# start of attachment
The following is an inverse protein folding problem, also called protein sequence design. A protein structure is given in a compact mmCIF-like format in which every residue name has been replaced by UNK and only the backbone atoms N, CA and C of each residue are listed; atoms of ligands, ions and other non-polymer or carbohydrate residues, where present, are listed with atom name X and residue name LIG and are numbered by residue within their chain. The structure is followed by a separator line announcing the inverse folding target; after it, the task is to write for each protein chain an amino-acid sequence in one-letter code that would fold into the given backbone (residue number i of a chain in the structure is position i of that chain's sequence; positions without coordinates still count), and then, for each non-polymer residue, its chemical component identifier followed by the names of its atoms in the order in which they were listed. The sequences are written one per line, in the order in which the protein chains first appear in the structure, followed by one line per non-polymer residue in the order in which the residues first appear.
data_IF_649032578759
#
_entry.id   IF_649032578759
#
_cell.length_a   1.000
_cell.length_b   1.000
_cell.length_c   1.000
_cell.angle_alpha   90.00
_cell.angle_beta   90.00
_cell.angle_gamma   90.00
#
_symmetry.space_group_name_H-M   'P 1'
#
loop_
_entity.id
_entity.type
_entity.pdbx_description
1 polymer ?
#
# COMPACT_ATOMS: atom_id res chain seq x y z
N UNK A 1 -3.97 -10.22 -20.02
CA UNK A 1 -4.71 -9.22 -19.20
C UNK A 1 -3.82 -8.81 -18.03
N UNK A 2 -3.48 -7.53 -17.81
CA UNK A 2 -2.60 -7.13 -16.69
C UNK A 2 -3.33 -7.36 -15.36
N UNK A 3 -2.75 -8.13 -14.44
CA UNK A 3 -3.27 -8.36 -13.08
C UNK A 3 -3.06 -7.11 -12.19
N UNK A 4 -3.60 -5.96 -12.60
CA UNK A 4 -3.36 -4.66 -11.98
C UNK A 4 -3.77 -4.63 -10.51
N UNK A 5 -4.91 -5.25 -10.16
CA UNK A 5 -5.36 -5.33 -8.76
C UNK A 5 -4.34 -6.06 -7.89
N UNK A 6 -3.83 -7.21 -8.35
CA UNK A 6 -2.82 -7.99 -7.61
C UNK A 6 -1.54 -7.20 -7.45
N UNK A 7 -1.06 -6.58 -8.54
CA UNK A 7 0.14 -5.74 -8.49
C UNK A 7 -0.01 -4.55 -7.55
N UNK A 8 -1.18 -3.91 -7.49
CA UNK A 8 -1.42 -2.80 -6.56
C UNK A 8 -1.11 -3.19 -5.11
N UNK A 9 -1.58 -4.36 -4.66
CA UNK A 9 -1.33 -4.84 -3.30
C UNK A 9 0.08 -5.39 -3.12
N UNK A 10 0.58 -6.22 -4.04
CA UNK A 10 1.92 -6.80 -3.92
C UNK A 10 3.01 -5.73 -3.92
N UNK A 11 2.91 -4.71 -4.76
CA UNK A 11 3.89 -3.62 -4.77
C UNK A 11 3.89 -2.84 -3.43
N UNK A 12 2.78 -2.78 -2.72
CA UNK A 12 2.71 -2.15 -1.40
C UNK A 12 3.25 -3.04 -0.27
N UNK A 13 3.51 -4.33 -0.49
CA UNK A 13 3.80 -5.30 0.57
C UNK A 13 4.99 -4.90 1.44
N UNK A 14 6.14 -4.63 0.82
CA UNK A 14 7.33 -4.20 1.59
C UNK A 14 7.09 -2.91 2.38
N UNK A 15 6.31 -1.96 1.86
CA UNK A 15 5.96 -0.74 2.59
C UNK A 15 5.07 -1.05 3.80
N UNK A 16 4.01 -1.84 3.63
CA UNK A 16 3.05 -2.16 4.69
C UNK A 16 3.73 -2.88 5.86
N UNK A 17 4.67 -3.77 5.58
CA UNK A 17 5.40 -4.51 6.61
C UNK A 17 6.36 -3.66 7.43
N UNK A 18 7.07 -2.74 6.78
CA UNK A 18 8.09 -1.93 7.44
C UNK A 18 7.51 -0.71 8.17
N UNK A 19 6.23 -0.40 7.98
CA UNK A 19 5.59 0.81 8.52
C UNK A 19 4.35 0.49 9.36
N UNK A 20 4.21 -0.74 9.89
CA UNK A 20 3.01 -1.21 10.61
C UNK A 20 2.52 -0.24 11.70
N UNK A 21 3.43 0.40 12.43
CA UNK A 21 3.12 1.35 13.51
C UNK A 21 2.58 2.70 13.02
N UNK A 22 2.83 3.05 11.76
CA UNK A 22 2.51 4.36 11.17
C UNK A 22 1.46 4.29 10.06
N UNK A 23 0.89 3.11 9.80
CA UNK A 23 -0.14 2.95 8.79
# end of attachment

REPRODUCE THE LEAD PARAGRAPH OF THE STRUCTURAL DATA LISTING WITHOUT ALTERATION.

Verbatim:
The following is an inverse protein folding problem, also called protein sequence design. A protein structure is given in a compact mmCIF-like format in which every residue name has been replaced by UNK and only the backbone atoms N, CA and C of each residue are listed; atoms of ligands, ions and other non-polymer or carbohydrate residues, where present, are listed with atom name X and residue name LIG and are numbered by residue within their chain. The structure is followed by a separator line announcing the inverse folding target; after it, the task is to write for each protein chain an amino-acid sequence in one-letter code that would fold into the given backbone (residue number i of a chain in the structure is position i of that chain's sequence; positions without coordinates still count), and then, for each non-polymer residue, its chemical component identifier followed by the names of its atoms in the order in which they were listed. The sequences are written one per line, in the order in which the protein chains first appear in the structure, followed by one line per non-polymer residue in the order in which the residues first appear.